o       Wholesale vegetable market

o       Bus stand

o       Government offices in heritage buildings

·     Develop satellite township in peripheral area

·     Construction of bypasses to the city

Water

·     Increase the water supply to the public by

o       Sourcing water from Pabbar & Giri

o       Rehabilitating the water distribution network

·     Encourage rain water harvesting

Sewerage

·     Rehabilitate sewerage network

·     Provision of new sewerage network for all Special Areas including 7 STPs

·     Provision  linkage between new and old sewerage network

Storm Water Drainage

·     Restore, rehabilitate and clean natural drainage system

Solid Waste Management

·     Expansion of  D2D services to have 100% coverage

·     Development of  integrated solid waste management facility

·     Augment transportation infrastructure for waste management

·     Upgradation of  biodegradable waste treatment facility

·     Improvement in secondary collection and street sweeping

Traffic & Transportation

·     Improve mobility within city by following

o       Standardization of Municipal Roads

o       Standardization of the Cart Road

o       Construction of MRTS, New Links, tunnels, HOCS with new ROW, ropeways, parking facilities, lifts and escalators,

o       Improvement in junctions, pedestrian facilities

·     Provision of  adequate street lighting & bus shelters

Tourism

·     Improve basic infrastructure like transportation, water supply, parking facility and increase vertical accessibility by ropeways, lifts

·     Improve transportation linkages especially air connectivity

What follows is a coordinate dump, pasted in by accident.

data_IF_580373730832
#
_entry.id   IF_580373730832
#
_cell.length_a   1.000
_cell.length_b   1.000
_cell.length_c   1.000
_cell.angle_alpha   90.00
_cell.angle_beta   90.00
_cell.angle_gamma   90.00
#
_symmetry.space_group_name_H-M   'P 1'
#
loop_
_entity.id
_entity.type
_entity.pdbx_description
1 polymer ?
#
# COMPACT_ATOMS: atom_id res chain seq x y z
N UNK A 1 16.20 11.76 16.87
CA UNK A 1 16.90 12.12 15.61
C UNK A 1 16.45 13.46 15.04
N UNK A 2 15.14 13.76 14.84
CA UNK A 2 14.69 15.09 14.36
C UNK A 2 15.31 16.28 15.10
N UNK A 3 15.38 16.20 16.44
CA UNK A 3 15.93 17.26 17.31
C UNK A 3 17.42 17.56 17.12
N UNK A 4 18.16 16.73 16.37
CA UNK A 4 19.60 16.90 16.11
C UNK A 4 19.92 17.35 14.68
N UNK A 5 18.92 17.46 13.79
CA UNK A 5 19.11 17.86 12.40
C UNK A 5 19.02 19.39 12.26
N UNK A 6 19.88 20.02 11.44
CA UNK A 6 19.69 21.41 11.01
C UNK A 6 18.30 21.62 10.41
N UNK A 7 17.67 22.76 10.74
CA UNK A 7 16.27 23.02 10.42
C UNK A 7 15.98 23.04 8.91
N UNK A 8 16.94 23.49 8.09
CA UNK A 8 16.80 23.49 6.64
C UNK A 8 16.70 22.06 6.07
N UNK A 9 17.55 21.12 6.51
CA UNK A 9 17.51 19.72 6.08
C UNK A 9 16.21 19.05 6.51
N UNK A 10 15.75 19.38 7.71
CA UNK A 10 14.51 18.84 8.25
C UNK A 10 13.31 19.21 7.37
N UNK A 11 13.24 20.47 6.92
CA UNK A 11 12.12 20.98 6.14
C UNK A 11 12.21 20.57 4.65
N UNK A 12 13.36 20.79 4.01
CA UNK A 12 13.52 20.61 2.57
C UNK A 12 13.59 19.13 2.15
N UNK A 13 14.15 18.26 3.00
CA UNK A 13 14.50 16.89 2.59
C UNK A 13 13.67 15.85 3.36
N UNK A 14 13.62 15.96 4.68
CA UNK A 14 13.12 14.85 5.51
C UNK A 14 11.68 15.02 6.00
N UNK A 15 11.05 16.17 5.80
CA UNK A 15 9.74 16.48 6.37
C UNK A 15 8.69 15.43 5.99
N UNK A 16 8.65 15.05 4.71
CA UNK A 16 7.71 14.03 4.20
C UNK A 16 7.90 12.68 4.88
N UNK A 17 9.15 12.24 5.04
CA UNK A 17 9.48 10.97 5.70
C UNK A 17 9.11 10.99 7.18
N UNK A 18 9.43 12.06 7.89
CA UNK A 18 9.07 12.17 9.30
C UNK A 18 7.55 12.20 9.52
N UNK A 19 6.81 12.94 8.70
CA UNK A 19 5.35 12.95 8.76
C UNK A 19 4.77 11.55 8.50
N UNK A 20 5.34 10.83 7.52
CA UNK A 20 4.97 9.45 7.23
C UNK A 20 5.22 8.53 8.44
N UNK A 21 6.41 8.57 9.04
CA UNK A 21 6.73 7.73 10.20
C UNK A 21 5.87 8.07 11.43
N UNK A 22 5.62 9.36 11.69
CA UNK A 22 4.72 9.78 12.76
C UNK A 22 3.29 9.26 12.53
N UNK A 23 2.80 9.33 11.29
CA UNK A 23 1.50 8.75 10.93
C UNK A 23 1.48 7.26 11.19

·     Promote activity based tourism

·     Upgrade existing Tourist Information Centers and provide 24X7 offline and online services

Environment

·     Conservation of soil erosion

·     Create open spaces and parks

Disaster Management

·     Prepare Disaster Management Plan

·     Prevention of landslides

·     Upgradation of fire station infrastructure and fire hydrant network

Heritage

·     Shifting of government offices from heritage buildings

·     Restoration of Heritage buildings

Housing and Urban Poor

·     Relocation, resettlement and rehabilitation of urban slums in untenable areas by providing housing at affordable cost

·     Provision of all basic amenities likes water supply, sanitation, primary education, primary health services  and power in case of situ upgradation

·     Construct night shelters/hostels for migrant laborers,  working women, destitute children

1.11 Formulation of Vision For Shimla

The vision for Shimla city was developed through the consultative process. During entire consultative process people were asked about their liking, disliking and dream about the city. As mentioned earlier a form containing questions like “What I like about Shimla, What I dislike about Shimla and What I dream for Shimla city”   was given to all the participants of the First Stakeholders’ Consultation Workshop.  Several vision statements were suggested by the stakeholders, which reflect the interests and dream of the stakeholders for the city. These include

Ø      Green Shimla Clean Shimla

Ø      Queen of Hills

Ø      Decongested Shimla

Ø      Best Planned City

Ø      Best Tourist Town

Based on the above inputs and study of the other cities vision statements, the vision statement is “Queen of hills with vibrant economy, rich natural heritage, better quality of life through better planning, improved service delivery, transparent and efficient governance in participatory manner”